She was also only 16 or 17 at the time. Her voice has improved since. I think she was just too young and under-trained to handle a part like Christine, and I don't think they got her the training she needed. She's a very good actress and quite a good singer - just not for that role at that time. They wasted her, IMO.
I was disappointed as well.
I liked Hugh but Bring him home didn't measure up to Gary Morris for me and several others. However I liked him elsewhere.
Russell was terrible and all the tension was gone in the scenes with Valjean because of it. The fact that the musical was written as different voice types is no accident and that Javert has to be a strong singer is important. Also think Russel's weakest moment was the scene where he jumped. I didn't feel his inner conflict or turmoil at all. I still remember that scene from the play when I first saw it and that was years ago. And it was and still is an amazing moment. Crowe is an amazing actor but I think he was so hampered by the task of singing beyond his abilities that a lot of his character work was negligible.
I absolutely loathed Amanda Seyfried. I never saw Mama Mia but I have never been a fan of hers so I might be biased. But I had heard she could sing but other than Crowe I thought she was the weakest. I will give her props for those final super high note though. Also never liked Cosette as a grown up. Wished Marius had of chosen Eponine.
Thought the young guys were terrific. Enjorlas and Marius. Empty chairs was probably the best song in the movie for me. To me that was an example of allowing the emotion but not letting it hamper the vocals or to become too self indulgent. I like many others agree that the director allowing the actors to get to emotional with the songs was a huge flaw. if it impedes the telling of the story it is wrong. The audience is supposed to feel the great emotion and not the actor. They use their emotion as a vehicle to bring their point across. but if the actor is emotionally overwrought and you can't understand them then they are no longer telling the story and they are playing the mood. As a great acting teacher told me what is mood spelled backwards?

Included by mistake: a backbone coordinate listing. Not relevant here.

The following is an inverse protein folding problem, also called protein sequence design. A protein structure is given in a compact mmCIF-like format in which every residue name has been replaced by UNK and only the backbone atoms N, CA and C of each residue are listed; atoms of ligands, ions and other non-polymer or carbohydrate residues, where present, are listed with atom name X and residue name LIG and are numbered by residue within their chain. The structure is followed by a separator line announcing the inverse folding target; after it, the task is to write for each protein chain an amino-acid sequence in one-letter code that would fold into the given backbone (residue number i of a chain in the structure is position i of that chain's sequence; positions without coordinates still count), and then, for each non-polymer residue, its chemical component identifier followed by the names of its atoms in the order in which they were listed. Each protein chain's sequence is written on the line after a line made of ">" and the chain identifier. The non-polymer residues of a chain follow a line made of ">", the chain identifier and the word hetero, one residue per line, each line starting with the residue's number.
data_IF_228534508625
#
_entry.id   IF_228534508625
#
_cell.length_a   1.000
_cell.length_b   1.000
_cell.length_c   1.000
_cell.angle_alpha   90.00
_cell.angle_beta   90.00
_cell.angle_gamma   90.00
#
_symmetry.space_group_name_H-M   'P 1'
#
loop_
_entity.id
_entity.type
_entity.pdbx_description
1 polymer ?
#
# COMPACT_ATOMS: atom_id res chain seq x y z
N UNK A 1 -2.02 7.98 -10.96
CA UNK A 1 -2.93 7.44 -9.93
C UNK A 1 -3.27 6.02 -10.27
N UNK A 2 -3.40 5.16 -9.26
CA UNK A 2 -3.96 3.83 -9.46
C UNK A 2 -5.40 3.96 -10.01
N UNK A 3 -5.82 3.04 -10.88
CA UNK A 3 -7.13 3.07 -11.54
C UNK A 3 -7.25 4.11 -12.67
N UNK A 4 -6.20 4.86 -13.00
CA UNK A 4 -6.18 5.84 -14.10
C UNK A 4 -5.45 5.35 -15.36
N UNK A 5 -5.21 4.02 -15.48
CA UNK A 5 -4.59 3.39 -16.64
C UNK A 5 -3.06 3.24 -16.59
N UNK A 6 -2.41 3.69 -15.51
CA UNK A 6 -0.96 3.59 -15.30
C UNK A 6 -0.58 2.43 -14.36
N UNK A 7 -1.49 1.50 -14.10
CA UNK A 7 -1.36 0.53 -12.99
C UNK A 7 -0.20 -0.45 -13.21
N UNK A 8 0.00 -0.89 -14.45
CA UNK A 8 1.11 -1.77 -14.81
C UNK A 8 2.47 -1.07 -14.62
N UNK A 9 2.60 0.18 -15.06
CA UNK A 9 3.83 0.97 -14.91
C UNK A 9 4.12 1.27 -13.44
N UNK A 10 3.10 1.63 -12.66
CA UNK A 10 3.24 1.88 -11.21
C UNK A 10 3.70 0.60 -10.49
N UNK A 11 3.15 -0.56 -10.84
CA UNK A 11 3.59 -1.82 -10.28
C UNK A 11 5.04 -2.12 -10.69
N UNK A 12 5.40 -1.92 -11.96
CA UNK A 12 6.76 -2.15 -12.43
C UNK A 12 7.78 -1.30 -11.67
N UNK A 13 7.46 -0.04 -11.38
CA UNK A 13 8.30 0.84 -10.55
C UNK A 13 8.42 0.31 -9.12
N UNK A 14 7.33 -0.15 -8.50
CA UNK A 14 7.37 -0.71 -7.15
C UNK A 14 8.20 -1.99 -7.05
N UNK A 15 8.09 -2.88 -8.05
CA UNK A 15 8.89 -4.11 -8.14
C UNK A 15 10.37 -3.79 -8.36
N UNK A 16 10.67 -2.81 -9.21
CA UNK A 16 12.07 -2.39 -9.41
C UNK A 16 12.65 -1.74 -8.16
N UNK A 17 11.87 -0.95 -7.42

Also not sure why if the story is set in France they use English accents in the singing. Nitpicky but I thought they could have been dropped for this film. I know it originated in London, hence the accents there but it kind of bugged. especially Gavroche. it seemed out of place.
I also agree about all the close-ups being a waste of film sets and scenery. I did like On my Own though. There is a great part in the extra features in the Singin in the Rain 50th anniversary about how brilliant Gene Kelly was at directing musicals for film. How he used the entire set and saw it as a delicious advantage and a way to make a musical on film its own entity outside of theatre musicals.
And Rusty was just pretty bad casting. Didn't suit the role at all.
However I did like it overall very much. Thought Empty Chairs was probably the highlight. And I really liked Eponine's On My Own - my favourite song in the whole musical.
What the hell is a Ninja Twizzle? Does it have anything to do with hard shelled aquatic life forms that live in the sewer?
I just saw it - loved Barks' On My Own, loved her voice the most. Also liked Redmayne. I thought Crowes acting was even worse than his singing. He is fabulous with the language, so for me, I could live with the songs because he got the tempo and inflection right. But geez, he had the stone facial expressions to match the Twilight chick who can't act either. Hugh acted circles around Russell IMO. Thought Cohen was fab. Too bad about Crowe, but otherwise very enjoyable. Everyone else was good enough to make worthwhile.
Let love and faithfulness never leave you; bind them around your neck, write them on the tablet of your heart.
I felt absolutely ZERO sexual tension between Javert and Valjean. One dude can be obsessed with another dude without it being anything sexual.Likewise, what about that obsession Javert has with Valjean? How homoerotic is that?